The proposition for a move away from annual comparisons towards lifecycle-based assessments and investments carries with it significant challenges but I do find it persuasive. I hope Common Practice will pursue it further.

Psychic value?

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By Jon

Malcolm Gladwell has written an article about why otherwise sensible business people buy sports teams, and what they get out of it.

Almost in passing, he makes the following remarks:

The best illustration of psychic benefits is the art market. Art collectors buy paintings for two reasons. They are interested in the painting as an investment — the same way they would view buying stock in General Motors. And they are interested in the painting as a painting — as a beautiful object. In a recent paper in Economics Bulletin, the economists Erdal Atukeren and Aylin Seçkin used a variety of clever ways to figure out just how large the second psychic benefit is, and they put it at 28 percent.7 In other words, if you pay $100 million for a Van Gogh, $28 million of that is for the joy of looking at it every morning. If that seems like a lot, it shouldn’t. There aren’t many Van Goghs out there, and they are very beautiful. If you care passionately about art, paying that kind of premium makes perfect sense.

The paper is available here and is interesting throughout.

It reminds me of Bruce Hood’s SuperSense and (the accompanying blog) in which he has written about the physiological and psychological reasons why people come to believe objects have non-physical properties. As a result, the object’s value is often significantly enhanced.

Valuing Culture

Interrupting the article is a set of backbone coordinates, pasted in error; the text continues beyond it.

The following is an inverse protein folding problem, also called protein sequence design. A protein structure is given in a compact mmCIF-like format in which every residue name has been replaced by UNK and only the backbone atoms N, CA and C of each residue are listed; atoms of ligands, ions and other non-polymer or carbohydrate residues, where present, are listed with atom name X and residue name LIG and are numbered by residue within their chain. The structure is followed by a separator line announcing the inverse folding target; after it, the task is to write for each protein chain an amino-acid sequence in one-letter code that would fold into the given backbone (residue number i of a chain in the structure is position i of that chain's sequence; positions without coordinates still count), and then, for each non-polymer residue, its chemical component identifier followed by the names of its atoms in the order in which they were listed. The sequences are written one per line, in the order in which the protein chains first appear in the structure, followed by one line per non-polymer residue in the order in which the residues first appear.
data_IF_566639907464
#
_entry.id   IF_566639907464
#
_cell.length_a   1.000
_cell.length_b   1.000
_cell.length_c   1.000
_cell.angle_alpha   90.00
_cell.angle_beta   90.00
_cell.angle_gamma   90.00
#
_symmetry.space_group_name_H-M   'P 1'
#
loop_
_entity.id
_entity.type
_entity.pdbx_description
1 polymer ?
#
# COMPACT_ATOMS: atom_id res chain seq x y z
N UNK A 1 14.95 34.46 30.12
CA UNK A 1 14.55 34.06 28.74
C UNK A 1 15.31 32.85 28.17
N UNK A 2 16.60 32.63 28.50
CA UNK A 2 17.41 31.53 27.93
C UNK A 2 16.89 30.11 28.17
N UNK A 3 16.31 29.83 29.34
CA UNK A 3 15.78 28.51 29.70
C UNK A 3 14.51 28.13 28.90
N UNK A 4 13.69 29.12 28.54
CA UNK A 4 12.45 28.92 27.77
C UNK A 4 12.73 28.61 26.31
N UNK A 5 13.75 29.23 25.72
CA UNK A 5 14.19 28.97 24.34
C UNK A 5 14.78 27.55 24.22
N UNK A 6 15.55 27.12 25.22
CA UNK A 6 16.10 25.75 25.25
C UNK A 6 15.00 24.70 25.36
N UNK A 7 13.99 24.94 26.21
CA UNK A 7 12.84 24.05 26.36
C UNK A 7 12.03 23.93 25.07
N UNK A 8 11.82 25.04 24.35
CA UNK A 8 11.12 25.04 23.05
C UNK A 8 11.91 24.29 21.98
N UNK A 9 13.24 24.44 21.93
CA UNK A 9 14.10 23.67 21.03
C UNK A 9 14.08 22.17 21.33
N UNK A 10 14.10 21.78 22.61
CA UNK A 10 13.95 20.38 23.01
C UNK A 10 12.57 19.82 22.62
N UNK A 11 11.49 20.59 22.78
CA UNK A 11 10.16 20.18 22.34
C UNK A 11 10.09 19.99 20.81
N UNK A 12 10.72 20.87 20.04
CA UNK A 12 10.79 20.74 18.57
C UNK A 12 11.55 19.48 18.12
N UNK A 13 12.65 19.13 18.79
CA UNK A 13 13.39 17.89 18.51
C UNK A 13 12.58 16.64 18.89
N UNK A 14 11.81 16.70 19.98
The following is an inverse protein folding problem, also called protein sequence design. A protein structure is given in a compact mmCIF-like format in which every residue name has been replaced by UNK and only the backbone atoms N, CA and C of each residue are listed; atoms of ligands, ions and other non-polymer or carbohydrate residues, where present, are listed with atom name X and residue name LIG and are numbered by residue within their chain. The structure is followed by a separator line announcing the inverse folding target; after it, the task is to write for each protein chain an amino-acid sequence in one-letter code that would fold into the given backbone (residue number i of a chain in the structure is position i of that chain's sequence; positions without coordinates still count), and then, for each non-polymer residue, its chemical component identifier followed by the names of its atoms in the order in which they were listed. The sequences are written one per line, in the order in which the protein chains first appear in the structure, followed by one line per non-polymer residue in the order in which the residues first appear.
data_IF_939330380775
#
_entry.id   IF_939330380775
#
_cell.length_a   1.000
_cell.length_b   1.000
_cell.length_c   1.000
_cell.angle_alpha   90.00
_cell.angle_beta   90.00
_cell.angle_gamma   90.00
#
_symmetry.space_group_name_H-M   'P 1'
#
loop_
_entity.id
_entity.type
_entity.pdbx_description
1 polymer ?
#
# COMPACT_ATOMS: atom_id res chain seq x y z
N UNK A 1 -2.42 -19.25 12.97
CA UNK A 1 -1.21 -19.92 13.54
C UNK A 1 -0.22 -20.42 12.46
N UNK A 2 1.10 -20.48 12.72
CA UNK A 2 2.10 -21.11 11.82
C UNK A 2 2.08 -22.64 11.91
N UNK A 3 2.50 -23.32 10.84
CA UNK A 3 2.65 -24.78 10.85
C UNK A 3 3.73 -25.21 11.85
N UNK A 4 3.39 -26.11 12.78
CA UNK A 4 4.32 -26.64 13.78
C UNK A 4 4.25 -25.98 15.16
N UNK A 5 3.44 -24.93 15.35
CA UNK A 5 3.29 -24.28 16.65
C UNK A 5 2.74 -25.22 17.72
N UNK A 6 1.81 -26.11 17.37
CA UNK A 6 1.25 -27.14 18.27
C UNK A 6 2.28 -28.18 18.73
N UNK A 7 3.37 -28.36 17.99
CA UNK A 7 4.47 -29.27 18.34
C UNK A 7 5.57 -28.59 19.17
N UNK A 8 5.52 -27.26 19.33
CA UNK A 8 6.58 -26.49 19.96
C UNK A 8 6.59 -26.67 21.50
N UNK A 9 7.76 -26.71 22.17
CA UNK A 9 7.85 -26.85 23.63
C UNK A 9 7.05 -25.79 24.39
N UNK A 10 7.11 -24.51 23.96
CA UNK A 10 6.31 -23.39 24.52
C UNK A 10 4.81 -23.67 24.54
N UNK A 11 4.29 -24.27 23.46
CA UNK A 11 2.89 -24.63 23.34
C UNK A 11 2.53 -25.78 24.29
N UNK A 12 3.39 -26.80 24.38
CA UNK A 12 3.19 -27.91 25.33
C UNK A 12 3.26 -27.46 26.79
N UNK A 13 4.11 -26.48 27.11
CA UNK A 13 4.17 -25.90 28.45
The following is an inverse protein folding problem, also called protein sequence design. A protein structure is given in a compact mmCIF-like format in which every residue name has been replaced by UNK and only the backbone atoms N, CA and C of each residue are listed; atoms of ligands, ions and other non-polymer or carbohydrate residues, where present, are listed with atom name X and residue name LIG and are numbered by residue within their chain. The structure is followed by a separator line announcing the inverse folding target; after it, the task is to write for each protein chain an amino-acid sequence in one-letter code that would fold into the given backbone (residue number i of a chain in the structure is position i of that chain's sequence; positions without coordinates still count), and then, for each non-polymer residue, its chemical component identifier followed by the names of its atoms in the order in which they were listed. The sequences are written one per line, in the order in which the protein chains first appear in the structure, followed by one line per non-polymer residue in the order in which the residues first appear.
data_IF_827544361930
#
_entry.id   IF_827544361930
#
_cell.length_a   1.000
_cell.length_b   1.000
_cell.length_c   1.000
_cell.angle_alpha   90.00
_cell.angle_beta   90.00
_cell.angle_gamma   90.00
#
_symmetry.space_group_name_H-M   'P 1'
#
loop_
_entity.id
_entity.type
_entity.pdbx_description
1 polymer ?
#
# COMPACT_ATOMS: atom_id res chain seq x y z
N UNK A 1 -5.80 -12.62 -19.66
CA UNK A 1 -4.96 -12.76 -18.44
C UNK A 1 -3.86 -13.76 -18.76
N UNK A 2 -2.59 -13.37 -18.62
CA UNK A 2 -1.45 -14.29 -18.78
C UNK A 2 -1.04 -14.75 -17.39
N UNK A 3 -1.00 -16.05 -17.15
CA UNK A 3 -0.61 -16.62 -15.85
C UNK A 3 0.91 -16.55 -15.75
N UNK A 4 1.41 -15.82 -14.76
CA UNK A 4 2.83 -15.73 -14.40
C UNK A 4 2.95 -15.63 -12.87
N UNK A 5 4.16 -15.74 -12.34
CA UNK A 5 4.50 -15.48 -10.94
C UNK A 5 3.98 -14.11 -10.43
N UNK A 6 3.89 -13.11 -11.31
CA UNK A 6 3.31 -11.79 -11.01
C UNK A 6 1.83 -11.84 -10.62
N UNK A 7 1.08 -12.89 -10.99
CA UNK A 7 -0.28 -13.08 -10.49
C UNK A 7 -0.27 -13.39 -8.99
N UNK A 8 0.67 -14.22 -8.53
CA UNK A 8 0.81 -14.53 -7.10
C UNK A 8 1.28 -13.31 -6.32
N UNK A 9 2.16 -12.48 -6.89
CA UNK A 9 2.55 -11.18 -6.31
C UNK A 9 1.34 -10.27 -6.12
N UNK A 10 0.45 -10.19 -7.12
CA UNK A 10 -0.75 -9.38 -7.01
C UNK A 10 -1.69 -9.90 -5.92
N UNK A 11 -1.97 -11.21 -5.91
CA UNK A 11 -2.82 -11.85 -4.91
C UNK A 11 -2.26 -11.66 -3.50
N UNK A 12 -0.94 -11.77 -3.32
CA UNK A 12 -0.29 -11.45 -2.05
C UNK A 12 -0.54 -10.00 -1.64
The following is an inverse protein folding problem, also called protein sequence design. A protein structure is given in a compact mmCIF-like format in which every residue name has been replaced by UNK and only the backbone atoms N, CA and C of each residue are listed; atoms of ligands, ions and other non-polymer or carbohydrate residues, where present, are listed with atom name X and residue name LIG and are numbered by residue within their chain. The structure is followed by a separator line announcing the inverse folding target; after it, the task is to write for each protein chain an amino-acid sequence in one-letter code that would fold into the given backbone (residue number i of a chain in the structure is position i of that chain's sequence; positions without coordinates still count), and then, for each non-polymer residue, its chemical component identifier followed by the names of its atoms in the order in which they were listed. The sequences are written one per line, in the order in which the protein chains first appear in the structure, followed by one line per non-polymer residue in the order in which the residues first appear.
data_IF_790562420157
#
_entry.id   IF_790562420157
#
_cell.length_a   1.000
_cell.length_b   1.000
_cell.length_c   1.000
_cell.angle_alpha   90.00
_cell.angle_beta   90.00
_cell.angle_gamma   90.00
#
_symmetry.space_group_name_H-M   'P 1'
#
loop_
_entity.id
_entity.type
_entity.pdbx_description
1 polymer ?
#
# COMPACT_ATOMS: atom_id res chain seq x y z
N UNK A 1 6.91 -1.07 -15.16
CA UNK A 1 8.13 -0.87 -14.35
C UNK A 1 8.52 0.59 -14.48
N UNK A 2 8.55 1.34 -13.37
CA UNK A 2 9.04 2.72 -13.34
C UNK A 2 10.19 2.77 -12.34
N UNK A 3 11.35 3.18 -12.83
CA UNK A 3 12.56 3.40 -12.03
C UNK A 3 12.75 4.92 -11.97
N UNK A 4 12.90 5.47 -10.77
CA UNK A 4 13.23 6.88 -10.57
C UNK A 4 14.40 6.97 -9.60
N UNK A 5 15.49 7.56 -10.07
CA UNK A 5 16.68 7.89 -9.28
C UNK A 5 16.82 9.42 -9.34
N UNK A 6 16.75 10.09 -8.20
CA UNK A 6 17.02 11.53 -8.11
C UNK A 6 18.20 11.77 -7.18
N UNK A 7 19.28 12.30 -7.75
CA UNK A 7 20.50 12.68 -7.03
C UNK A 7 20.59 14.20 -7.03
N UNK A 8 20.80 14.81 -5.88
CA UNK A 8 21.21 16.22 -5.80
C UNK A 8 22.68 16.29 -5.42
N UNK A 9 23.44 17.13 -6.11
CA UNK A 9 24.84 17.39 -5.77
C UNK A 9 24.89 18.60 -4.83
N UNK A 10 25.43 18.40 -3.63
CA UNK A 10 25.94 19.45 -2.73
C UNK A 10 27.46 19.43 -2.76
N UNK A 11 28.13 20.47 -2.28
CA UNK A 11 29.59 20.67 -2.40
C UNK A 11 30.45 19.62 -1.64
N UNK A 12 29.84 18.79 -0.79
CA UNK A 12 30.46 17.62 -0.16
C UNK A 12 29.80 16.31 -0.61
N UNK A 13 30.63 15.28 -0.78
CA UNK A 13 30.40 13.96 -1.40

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By Dawn

“…as a discussion in Clarke (2006:62) exemplifies, the need to fit the cultural sector’s understanding of value into central government’s standard framework for evaluating decisions is simply unavoidable. It is especially unavoidable given the increasing demands on decreasing resources expected across the public sector for the foreseeable future (Selwood 2010).”

I have wrestled with ‘Measuring the value of Culture: a report to the Department for Culture Media and Sport’ for several weeks now and I confess almost any distraction has taken me elsewhere. Having hit the above paragraph at the end of Chapter 3 ‘Values and Valuation’ I remained stuck there, initially too depressed to stroll any further. That is not to say it is a bad report. I think it is exactly what it set out to be a rigorous, multi-disciplinary literature review of methods for measuring the value of culture set within the context of HMT’s Green Book.

This probably locates it within a relatively specific readership, which is a shame because the challenge of measuring the value of culture really ought to be a sector wide debate. There is recognition that ‘culture is an intangible good that is hard to define’ but the report goes on to suggest that economic techniques have been applied to other intangibles such as environmental and transport policy making. Still I fight to get past the notion that this kind of measurement is unavoidable.